On 18 June, the RSS Primary Healthcare special interest group hosted an afternoon of presentations and discussion on the topic of Patient Reported Outcome Measures (PROMs) in Health Economics.
The event, held at the Royal Statistical Society’s headquarters at Errol Street, started with presentations from experts in this field.
First to speak was Professor Nancy J Devlin of the Office of Health Statistics, who provided an introduction to the area, covering the role of PROMs in economic evaluation and the specific issues of EQ-5D-5L, status preference tests, time trade off, utilities and the weightings used to calculate scores.
Next was Professor David Parkin from the Department of Primary Care & Public Health Sciences, King’s College London, who spoke about Using PROMs to Monitor Healthcare Performance and how specifically the EQ-5D-5L and its scores and states are used within the NHS PROMs Initiative.
Lastly, Oliver Rivero-Arias, associate professor at the National Perinatal Epidemiology Unit, Nuffield Department of Population Health, University of Oxford, discussed mapping non-preference onto preference-based PROMs. Whether via direct or indirect methods, the purpose is to create algorithms to link other measures (case studies included HAQ, PDQ-39 and OHS), socio-demographics and other relevant data to the EQ-5D-3L.
A number of questions were then put forward for discussion following the presentations:
- Are utilities used for estimating QALYs (from EQ-5D profile data) appropriate for summarising EQ5D?
- What are the PROs & CONs of NHS PROMs data?
- Can we make better use of PROMs data than simply looking at summary indices?
- What can be done to improve the predictions of poor health states of mapping algorithms?
In response to the question of whether utilities for estimating QALYs are appropriate for summarising EQ-5D, one discussion group provided the blunt answer of ‘no’, adding that too much important information is lost by summating weighted scores. There were questions over whether a (5x5) matrix of the individual components of each EQ-5D item could be used for predicting improvement or deterioration. There was also a worry that the NHS PROMs Initiative, whilst useful, was limited by the fact that it only considered four procedures (hip and knee replacements, and hernia and varicose vein repairs).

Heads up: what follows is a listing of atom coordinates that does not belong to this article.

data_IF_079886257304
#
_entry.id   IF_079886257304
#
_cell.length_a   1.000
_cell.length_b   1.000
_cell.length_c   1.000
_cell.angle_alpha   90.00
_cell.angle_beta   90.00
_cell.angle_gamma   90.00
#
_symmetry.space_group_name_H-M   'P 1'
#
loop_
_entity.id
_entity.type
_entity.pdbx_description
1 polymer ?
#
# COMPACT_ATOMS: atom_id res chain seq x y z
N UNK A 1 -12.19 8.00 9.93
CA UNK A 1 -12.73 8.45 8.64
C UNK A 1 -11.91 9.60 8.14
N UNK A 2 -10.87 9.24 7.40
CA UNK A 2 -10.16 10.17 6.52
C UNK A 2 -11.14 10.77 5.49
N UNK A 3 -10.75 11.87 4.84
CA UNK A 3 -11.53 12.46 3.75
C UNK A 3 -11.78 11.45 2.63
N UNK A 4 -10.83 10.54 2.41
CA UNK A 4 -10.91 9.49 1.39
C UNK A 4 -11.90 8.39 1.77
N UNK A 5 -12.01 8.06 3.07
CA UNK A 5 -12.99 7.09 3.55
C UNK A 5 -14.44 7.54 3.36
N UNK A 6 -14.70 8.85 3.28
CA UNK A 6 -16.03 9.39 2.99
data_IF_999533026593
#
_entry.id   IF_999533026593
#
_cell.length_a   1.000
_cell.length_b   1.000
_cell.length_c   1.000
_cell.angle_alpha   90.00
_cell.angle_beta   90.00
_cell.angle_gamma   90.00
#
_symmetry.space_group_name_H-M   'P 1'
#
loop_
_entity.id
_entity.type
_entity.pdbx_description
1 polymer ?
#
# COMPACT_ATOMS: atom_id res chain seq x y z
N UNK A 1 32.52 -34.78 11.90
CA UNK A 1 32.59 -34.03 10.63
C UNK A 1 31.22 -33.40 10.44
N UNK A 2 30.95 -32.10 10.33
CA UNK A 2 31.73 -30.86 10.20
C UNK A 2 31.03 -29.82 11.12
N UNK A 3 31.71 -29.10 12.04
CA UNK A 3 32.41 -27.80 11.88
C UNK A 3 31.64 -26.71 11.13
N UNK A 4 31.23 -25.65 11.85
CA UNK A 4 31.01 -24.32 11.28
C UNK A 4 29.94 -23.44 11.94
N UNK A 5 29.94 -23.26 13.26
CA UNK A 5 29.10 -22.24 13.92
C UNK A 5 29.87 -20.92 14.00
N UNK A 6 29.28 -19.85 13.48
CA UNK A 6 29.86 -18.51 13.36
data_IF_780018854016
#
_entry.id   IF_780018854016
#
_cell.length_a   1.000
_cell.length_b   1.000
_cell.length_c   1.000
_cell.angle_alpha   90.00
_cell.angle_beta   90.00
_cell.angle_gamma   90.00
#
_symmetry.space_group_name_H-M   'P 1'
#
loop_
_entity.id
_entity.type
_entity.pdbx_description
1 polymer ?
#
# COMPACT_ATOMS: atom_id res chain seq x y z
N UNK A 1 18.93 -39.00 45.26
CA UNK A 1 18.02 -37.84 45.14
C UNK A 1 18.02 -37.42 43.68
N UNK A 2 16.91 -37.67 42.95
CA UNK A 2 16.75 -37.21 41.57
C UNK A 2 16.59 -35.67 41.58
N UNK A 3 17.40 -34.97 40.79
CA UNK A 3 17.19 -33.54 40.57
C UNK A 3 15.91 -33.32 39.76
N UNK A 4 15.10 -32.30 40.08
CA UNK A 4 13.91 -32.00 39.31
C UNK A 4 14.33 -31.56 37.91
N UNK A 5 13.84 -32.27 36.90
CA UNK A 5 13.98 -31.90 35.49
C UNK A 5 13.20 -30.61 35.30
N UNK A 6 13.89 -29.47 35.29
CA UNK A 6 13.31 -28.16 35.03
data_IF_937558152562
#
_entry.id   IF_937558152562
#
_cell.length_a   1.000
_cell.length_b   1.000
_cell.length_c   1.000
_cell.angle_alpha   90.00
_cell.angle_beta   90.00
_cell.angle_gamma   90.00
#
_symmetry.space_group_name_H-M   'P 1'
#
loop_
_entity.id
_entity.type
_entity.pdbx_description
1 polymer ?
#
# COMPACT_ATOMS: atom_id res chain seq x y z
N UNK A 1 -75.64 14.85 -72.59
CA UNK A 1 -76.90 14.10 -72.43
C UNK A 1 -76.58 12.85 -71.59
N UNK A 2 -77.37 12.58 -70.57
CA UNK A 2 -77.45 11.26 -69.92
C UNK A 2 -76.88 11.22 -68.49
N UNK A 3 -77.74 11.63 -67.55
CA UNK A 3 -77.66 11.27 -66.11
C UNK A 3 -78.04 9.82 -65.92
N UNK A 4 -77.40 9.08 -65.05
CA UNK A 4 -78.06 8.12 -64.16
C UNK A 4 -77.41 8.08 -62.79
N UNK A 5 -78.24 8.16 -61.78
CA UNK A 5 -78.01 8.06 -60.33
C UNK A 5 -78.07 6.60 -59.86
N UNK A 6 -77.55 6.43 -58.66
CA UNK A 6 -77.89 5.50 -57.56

Much debate was on the topic of the calculation of the weights created from stated preference studies (via discrete choice experiments, time trade off and regression analysis). This evolved from beliefs that, whilst these weights are based on population averages, there must surely be many and various differences in the participants surveyed. This work is done separately by country, which may take some of this variability into account. For instance, it is known that the Japanese provide a much different set of weights than here, due to the fact that (in general) there is an expectation for enduring pain in their culture. It was also noted that older members of Indian subcontinent would generally tend to score their health much worse than younger members. Adaptation to pain, or other dimensions of the EQ-5D-5L may cause potential under-estimating of scores, and there may be an impact of varying different co-morbidities, and also health literacy.
The excellent presentations and discussions that followed largely went to show that this is a field that has clearly made huge strides but that there are still issues and concerns, even at the heart of the matter when finding the best techniques to create a score. However, there is a definite need to embed patient perspectives into health economics and not just rely on clinical endpoints.
Presentations from the session are available on the PRIMSTAT website.